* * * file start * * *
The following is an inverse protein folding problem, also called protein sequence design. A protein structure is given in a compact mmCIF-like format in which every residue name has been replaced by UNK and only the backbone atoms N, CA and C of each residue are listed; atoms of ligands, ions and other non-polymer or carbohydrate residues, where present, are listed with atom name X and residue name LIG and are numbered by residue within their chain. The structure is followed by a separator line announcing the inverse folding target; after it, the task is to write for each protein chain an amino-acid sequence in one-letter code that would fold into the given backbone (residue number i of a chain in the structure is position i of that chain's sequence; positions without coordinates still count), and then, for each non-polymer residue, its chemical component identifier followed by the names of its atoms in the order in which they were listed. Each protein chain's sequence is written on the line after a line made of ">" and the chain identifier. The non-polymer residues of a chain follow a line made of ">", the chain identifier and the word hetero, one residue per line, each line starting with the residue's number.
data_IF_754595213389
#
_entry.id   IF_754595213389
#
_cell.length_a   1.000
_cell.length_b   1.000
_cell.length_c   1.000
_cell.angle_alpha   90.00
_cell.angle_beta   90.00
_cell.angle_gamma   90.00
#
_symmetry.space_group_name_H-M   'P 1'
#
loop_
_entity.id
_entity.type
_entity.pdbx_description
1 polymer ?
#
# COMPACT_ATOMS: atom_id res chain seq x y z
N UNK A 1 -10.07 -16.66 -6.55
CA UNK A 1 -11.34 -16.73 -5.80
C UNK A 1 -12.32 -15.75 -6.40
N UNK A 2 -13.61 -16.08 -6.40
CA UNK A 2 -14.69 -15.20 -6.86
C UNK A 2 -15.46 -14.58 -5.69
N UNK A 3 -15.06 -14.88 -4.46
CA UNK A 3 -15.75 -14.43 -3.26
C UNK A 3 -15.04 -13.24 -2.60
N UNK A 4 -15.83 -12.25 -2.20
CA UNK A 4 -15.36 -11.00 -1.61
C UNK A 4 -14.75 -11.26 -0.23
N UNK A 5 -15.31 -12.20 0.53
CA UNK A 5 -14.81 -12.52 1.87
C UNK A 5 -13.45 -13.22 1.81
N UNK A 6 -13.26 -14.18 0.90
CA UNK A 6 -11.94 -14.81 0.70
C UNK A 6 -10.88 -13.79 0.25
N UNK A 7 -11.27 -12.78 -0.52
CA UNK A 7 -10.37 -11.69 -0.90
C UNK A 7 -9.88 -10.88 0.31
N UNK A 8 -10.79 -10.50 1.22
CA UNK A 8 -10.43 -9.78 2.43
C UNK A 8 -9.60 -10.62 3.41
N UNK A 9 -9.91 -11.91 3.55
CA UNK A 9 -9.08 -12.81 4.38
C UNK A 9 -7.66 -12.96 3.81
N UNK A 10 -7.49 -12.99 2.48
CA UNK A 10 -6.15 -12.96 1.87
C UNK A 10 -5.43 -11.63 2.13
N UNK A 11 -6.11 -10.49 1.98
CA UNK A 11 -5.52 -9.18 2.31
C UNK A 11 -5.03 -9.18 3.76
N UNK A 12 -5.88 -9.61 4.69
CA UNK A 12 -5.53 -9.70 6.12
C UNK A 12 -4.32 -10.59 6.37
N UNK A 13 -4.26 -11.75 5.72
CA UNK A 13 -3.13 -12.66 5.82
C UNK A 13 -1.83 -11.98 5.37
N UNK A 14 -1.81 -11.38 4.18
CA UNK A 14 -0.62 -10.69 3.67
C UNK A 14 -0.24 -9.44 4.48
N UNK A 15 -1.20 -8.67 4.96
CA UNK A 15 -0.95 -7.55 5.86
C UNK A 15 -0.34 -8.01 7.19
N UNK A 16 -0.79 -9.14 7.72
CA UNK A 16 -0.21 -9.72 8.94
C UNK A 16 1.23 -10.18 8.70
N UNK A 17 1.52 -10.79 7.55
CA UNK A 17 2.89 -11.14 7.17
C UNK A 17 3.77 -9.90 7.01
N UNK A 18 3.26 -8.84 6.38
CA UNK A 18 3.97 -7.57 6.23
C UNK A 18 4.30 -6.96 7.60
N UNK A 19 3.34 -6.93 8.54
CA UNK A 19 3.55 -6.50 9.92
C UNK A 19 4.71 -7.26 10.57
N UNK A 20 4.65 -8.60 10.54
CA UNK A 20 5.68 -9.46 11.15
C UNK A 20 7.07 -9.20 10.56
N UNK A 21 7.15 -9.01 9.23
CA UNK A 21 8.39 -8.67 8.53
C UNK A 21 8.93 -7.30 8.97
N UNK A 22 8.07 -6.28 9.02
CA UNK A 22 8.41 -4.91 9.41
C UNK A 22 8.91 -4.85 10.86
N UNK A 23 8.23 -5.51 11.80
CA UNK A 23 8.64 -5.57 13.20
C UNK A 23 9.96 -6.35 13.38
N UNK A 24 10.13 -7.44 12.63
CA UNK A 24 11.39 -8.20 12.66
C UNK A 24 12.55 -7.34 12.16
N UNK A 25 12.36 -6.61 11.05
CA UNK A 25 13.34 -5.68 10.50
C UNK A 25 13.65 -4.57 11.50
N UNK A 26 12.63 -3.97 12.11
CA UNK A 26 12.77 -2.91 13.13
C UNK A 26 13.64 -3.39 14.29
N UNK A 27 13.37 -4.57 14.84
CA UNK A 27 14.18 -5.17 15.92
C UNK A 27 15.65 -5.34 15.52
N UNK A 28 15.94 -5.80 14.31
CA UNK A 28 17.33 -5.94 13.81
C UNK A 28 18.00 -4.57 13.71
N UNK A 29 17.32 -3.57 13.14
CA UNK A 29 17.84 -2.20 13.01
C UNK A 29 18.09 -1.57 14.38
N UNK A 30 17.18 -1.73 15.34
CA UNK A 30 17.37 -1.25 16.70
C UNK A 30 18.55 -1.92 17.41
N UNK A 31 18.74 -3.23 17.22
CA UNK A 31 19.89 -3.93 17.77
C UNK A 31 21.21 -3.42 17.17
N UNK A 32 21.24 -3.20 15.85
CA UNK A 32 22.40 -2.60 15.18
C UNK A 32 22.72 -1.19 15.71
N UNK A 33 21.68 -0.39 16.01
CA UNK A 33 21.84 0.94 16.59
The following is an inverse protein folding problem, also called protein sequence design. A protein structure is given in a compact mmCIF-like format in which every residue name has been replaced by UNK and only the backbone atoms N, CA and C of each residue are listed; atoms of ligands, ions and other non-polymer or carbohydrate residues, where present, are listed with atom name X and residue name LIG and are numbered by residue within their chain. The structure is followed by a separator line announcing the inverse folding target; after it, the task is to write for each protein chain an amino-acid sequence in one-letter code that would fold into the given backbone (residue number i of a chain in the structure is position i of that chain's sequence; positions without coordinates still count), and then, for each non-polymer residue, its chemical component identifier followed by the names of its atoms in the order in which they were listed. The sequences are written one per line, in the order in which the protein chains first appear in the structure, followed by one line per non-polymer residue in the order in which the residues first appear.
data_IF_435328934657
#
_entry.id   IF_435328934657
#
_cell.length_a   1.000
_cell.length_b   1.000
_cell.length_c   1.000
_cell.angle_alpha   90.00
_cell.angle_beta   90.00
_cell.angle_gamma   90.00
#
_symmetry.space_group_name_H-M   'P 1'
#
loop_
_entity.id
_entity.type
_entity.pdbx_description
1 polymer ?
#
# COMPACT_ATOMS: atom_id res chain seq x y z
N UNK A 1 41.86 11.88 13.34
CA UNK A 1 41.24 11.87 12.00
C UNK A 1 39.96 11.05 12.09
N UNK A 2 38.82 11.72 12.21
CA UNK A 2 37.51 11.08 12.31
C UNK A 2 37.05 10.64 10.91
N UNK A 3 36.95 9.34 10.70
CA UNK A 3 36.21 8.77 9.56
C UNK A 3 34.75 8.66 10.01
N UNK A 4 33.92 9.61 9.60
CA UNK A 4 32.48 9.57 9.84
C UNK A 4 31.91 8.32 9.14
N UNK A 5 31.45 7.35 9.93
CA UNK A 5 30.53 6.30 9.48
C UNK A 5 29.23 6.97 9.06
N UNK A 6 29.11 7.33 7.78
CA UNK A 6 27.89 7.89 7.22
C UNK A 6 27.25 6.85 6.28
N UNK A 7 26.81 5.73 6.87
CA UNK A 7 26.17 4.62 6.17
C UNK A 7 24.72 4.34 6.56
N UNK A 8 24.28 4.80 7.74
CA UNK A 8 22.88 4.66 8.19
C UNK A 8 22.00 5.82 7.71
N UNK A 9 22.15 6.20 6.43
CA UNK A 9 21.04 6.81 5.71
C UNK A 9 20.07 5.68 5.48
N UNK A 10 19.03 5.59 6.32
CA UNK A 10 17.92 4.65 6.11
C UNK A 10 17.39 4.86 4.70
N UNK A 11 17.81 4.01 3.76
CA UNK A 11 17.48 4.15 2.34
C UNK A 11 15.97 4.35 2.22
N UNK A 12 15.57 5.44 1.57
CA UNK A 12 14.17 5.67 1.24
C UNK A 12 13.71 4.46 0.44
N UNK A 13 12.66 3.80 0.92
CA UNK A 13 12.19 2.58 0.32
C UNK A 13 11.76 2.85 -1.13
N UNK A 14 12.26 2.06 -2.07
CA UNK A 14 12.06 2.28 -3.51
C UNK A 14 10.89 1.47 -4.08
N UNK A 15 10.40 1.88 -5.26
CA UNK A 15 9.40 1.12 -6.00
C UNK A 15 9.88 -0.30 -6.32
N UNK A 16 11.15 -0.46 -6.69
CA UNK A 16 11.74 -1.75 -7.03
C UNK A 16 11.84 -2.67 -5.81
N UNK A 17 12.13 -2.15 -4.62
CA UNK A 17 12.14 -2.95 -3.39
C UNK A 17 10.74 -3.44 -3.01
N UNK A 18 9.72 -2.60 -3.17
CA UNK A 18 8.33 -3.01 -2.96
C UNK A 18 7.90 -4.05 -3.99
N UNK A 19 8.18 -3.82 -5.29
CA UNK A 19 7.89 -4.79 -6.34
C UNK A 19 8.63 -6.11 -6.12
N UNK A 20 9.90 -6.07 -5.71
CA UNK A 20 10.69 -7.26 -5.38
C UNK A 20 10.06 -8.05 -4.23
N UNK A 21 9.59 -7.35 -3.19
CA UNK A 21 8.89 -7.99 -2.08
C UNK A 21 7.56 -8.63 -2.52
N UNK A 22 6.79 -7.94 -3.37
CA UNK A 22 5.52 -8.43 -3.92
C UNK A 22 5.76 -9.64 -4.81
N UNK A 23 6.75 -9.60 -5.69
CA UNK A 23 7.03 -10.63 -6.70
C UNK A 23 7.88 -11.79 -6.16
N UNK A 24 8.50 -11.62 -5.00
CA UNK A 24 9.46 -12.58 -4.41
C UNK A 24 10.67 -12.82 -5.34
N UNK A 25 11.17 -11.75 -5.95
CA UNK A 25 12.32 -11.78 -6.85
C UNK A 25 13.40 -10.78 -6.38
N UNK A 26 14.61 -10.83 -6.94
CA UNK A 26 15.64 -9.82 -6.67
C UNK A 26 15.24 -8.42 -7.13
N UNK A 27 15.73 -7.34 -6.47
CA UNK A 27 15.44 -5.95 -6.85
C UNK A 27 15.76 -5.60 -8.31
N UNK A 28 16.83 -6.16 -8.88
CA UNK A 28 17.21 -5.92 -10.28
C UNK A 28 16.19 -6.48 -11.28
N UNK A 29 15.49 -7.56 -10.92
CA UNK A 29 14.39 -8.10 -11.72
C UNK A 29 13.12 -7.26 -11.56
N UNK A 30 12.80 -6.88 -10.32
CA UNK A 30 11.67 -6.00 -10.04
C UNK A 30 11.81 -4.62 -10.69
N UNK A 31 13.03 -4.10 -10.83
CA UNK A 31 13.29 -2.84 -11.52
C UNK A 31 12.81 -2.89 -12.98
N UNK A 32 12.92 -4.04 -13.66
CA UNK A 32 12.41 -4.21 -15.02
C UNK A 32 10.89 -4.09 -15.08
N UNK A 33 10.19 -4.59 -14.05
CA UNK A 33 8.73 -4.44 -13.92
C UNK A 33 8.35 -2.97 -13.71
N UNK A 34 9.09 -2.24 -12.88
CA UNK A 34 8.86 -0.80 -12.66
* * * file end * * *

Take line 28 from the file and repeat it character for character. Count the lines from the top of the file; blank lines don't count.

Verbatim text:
N UNK A 3 -15.06 -14.88 -4.46